Current Suspected Overdose Deaths in Delaware for 2022: Get Help Now!
COVID-19 Testing in High Demand. Check That Testing Sites Are Open and Accepting Walk-ups If You Don't Have an Appointment.
Working in collaboration with private and non-profit healthcare organizations, Delaware Health Workforce Subcommittee aim to meet challenges of workforce shortages head-on; anticipating critical needs by healthcare specialty and geographic location, assessing specialized competencies and categories of healthcare practitioners, and improving recruitment, deployment, retention, motivation and performance of health workers.
Without an in-state dental or medical school, Delaware is one of four states uniquely positioned through contractual agreements with nationally accredited schools outside of the state, to provide access to high-quality dental and medical education for its residents. Reserving 136 academic seats annually for students with verifiable proof of Delaware-based lineage and/or residency.
Delaware Dental School
In 1981, Delaware General Assembly passed an act to create and fund Delaware Institute of Dental Education and Research (DIDER). Delaware Code, Title 16, Chapter 99, Subchapter V task DIDER with the purpose of supporting, encouraging, and promoting dental education, training, and health in Delaware. Under governance of Delaware Health Care Commission, DIDER secured a partnership with Philadelphia's largest university to educate dental students from Delaware and conduct graduate dental education programs, with the aim of increasing the number of practicing dentists in Delaware.
Temple University, Maurice H. Kornberg School of Dentistry located in Philadelphia, Pennsylvania serves as Delaware's only dental school; where students acquire clinical experience, develop manual dexterity and build a sound understanding of the business side of dentistry.
Through the partnership with Temple University, a minimum of sixteen (16) student seats are available annually for residents from Delaware; four qualified students are enrolled in each class year.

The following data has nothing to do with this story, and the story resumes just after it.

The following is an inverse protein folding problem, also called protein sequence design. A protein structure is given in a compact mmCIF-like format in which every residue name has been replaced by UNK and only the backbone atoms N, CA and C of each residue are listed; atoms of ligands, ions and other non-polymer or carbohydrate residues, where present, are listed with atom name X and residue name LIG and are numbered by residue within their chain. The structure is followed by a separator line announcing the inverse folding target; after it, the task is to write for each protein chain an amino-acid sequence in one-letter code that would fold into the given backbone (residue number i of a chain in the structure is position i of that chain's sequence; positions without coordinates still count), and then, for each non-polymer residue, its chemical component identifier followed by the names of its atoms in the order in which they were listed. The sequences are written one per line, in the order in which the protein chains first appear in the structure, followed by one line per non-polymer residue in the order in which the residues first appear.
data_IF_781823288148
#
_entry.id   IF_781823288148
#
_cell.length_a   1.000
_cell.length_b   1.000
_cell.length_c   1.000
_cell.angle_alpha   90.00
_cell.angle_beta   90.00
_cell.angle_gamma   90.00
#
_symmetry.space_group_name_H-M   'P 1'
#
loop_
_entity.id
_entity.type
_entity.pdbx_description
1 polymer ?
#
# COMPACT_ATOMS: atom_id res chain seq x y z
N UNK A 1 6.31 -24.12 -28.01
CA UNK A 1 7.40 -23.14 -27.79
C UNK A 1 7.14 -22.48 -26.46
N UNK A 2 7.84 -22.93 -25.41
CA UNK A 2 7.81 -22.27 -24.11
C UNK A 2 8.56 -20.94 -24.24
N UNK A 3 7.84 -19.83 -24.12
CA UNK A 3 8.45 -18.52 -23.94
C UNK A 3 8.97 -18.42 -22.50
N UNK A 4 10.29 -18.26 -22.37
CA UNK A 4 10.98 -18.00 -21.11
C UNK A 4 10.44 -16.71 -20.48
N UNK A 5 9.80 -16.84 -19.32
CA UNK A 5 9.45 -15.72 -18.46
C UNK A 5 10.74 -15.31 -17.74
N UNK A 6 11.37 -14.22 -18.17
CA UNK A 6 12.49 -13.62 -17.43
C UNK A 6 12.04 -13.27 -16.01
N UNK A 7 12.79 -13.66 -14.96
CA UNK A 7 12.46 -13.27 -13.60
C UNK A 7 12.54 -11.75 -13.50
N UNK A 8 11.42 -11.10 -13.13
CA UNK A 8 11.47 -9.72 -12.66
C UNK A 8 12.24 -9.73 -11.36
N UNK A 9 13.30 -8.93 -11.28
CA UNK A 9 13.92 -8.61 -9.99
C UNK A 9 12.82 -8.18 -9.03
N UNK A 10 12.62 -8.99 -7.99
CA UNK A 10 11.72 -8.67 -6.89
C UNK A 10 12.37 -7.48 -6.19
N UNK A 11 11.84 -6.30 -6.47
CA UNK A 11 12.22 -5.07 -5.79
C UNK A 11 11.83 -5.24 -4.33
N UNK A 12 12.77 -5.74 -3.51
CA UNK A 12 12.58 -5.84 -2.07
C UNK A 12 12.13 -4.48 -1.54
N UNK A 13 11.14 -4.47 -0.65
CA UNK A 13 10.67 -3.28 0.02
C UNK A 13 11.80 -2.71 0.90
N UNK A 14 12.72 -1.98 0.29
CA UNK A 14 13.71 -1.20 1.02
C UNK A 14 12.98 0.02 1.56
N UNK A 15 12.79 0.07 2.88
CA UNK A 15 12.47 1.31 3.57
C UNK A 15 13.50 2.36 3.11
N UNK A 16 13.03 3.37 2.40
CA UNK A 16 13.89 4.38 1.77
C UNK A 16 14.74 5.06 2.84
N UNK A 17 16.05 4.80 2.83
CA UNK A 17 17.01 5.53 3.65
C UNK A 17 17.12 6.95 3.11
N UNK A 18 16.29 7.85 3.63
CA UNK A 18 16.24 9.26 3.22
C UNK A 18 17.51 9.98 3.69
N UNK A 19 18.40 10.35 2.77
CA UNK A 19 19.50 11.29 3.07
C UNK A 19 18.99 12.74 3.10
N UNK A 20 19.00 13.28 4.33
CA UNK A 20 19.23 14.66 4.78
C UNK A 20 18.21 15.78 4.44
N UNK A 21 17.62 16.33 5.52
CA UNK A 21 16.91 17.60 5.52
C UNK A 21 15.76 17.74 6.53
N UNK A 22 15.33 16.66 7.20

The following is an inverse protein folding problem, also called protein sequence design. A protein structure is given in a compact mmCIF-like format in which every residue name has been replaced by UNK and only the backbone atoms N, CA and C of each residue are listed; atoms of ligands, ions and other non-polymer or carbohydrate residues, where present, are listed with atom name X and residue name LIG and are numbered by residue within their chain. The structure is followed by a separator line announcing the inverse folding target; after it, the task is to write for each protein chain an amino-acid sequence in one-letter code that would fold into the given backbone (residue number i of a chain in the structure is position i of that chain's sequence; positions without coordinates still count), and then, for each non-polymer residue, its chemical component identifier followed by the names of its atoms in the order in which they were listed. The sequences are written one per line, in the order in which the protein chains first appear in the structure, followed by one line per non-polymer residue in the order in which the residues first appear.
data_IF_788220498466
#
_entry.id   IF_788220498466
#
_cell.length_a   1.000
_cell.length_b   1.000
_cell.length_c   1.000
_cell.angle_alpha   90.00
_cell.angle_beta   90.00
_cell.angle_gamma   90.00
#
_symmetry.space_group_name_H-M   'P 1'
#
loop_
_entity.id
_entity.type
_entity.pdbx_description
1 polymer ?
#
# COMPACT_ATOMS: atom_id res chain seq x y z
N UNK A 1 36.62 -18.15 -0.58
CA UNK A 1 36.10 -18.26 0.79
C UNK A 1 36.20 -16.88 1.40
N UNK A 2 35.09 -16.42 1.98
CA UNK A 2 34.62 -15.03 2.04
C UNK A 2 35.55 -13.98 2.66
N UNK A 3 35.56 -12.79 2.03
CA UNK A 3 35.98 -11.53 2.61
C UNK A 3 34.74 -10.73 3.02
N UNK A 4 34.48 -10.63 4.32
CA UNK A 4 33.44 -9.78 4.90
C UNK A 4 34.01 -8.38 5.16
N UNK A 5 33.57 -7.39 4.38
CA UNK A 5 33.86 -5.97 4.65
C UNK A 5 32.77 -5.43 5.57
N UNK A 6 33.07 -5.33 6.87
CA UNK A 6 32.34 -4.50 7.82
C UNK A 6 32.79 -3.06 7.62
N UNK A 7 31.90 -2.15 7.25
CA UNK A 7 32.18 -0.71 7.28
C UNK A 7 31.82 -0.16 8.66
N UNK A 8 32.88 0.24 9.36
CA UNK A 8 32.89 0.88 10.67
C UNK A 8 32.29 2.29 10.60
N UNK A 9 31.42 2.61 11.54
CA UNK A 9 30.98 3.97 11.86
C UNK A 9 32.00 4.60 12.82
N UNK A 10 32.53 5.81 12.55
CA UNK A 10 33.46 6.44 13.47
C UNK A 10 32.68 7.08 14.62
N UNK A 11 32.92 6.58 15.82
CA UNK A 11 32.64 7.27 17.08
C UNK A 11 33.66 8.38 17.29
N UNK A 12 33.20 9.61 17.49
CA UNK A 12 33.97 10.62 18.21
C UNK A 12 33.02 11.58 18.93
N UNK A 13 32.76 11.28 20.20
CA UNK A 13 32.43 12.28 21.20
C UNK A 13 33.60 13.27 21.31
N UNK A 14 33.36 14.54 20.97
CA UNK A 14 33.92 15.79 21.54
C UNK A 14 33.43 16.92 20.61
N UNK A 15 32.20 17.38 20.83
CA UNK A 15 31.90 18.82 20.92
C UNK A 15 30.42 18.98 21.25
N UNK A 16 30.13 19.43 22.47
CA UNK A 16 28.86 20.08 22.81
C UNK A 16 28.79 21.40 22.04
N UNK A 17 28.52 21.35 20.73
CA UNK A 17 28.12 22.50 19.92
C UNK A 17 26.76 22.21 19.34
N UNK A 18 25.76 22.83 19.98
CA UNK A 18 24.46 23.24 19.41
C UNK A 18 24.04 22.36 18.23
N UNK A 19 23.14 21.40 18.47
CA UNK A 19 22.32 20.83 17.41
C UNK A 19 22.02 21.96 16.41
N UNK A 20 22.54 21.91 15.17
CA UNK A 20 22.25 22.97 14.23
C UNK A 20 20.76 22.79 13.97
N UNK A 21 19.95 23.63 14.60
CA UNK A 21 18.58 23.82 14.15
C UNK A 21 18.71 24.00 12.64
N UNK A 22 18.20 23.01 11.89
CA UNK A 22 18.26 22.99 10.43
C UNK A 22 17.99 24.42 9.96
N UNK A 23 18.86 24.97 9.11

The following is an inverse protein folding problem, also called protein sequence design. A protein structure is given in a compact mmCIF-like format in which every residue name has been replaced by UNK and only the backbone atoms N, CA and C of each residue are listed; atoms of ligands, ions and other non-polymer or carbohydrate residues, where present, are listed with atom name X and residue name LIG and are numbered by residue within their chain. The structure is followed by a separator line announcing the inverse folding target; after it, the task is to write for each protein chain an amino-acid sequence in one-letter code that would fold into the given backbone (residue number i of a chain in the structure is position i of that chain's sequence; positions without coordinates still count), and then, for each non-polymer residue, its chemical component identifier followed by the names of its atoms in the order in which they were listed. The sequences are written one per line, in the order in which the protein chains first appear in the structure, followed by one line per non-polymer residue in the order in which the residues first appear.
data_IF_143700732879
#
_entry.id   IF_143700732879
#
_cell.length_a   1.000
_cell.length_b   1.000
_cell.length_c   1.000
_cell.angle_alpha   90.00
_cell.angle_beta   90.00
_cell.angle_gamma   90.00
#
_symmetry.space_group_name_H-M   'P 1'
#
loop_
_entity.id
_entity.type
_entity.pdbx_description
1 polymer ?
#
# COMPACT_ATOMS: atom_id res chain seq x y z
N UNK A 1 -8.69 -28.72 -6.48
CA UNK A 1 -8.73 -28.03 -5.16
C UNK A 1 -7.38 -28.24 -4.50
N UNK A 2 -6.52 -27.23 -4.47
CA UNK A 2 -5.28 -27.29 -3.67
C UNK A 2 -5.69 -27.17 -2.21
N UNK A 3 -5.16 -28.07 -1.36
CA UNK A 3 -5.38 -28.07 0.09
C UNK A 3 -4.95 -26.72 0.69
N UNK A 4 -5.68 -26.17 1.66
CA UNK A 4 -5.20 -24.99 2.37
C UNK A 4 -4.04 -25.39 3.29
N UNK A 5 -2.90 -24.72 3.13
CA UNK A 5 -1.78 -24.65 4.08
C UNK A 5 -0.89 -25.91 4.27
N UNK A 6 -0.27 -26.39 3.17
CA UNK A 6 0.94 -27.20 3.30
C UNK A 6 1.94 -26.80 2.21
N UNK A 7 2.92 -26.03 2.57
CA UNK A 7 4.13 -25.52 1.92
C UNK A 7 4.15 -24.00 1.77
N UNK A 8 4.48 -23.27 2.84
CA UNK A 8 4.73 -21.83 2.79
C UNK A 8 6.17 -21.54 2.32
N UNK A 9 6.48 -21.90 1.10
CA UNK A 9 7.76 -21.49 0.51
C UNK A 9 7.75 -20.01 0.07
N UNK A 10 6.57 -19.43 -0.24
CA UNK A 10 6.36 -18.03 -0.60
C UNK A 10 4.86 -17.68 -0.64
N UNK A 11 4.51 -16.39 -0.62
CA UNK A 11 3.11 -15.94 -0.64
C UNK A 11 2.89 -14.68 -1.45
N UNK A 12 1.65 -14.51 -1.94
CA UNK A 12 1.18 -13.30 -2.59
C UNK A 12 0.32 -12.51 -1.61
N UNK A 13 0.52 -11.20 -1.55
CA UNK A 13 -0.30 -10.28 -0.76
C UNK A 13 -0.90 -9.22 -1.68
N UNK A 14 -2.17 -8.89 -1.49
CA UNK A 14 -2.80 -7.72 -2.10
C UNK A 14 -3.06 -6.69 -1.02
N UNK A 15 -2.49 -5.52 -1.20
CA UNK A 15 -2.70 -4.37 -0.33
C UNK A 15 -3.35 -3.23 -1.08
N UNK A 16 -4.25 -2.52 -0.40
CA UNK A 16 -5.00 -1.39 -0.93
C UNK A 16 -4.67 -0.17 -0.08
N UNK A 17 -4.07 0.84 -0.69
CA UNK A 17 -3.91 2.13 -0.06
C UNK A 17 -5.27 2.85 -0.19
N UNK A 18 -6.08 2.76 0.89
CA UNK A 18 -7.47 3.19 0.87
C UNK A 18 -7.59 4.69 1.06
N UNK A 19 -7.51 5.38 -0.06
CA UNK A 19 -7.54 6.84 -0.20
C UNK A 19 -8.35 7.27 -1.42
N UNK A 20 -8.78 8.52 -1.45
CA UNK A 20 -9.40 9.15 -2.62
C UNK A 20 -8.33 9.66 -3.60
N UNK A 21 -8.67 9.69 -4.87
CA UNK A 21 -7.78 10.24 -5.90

Delaware Medical School
Delaware General Assembly established Delaware Institute of Medical Education and Research (DIMER) in 1969, as an alternative to a State sponsored medical school. Through statutory regulations specified in Title 16, Chapter 99, Subchapter II, §9905-9908, Delaware Health Care Commission was tasked with administrative oversight of DIMER activities and responsibilities; further enhancing the board's ability to accomplish goals, promote medical education, and meet Delaware's healthcare demands.
In 1899, Philadelphia's first school for osteopathy was opened by two doctors, Rev. Mason W. Pressly, DO and Oscar John Snyder, DO. Philadelphia College of Osteopathic Medicine (PCOM) is dedicated to the education of students in medicine, health, and behavioral sciences. The college is committed to the advancement of knowledge and intellectual growth through teaching and research, and to the community through leadership and service.
In 2000, PCOM reinforced DIMER's quest to expand Delaware's access to high quality medical education, by co-signing the State's medical school affiliation agreement and reserving admissions for a total of 20 students annually; 5 first year, 5 second year, 5 third year, and 5 fourth year. Witnessing PCOM's commitment to Delawareans accessing medical education, in July 2019 Delaware General Assembly expanded the partnership with PCOM and DIMER, by reserving an additional 20 admissions seats for students with Delaware-based residency. A total of 40 admissions seats are available annually to eligible applicants with legal residence in Delaware.
Tuition Assistance, Scholarships, and Practitioner Incentive Programs